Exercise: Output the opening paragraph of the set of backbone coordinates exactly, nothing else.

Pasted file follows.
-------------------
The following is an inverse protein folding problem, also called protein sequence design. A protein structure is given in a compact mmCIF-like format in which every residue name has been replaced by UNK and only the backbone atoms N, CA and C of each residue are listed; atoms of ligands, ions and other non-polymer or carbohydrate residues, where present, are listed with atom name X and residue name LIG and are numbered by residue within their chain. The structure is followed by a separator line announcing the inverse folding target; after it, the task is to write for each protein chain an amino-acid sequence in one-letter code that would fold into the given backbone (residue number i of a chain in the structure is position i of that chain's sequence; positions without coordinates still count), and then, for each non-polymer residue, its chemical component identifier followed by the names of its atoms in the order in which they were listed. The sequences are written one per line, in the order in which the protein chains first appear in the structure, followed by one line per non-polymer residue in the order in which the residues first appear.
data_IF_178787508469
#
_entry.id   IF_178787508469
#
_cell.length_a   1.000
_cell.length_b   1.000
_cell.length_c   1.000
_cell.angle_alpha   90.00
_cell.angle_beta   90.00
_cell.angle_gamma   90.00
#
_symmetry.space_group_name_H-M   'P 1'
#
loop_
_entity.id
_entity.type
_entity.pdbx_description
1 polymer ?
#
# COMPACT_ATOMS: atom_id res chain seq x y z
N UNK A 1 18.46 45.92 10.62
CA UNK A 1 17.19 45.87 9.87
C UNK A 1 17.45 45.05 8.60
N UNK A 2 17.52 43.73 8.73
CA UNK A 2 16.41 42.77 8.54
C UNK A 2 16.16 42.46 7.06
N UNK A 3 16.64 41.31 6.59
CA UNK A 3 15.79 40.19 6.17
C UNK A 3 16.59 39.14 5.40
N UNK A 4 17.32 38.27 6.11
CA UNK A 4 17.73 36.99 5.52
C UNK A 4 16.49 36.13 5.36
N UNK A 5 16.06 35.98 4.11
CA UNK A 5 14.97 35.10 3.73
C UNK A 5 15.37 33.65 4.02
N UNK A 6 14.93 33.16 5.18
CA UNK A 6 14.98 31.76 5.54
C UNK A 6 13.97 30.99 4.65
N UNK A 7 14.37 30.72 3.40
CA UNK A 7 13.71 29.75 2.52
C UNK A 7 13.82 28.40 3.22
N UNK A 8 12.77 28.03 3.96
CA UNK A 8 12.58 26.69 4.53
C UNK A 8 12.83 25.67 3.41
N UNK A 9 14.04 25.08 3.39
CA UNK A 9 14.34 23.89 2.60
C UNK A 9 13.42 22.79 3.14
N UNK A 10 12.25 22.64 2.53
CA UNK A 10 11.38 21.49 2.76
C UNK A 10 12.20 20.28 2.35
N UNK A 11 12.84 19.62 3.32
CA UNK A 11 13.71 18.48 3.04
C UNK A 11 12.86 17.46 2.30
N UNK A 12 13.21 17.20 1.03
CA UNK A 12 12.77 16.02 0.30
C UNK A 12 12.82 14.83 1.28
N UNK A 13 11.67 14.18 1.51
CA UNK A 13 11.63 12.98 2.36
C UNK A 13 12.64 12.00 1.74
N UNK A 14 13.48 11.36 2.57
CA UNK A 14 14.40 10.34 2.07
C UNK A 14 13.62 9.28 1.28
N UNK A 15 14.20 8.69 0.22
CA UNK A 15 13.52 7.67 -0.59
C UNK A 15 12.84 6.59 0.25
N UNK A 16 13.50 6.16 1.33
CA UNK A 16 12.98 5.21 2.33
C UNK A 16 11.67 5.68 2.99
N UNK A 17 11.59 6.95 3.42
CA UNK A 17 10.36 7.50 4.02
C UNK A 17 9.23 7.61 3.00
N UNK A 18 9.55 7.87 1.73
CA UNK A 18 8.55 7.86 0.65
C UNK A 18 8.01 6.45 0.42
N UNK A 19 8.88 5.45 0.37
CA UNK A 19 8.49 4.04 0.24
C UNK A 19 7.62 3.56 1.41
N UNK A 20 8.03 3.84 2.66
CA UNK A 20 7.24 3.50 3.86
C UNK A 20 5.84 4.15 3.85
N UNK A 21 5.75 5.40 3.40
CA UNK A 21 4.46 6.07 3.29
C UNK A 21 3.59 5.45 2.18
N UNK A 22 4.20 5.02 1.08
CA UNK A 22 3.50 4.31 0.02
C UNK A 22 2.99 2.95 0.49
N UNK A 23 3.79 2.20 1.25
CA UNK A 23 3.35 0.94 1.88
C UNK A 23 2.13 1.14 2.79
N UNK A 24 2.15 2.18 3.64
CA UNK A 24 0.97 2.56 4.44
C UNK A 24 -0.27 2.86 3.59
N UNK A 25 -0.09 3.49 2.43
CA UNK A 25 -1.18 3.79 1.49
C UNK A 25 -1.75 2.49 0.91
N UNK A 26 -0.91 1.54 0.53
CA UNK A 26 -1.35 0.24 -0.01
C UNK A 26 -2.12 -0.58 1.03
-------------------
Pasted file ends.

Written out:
The following is an inverse protein folding problem, also called protein sequence design. A protein structure is given in a compact mmCIF-like format in which every residue name has been replaced by UNK and only the backbone atoms N, CA and C of each residue are listed; atoms of ligands, ions and other non-polymer or carbohydrate residues, where present, are listed with atom name X and residue name LIG and are numbered by residue within their chain. The structure is followed by a separator line announcing the inverse folding target; after it, the task is to write for each protein chain an amino-acid sequence in one-letter code that would fold into the given backbone (residue number i of a chain in the structure is position i of that chain's sequence; positions without coordinates still count), and then, for each non-polymer residue, its chemical component identifier followed by the names of its atoms in the order in which they were listed. The sequences are written one per line, in the order in which the protein chains first appear in the structure, followed by one line per non-polymer residue in the order in which the residues first appear.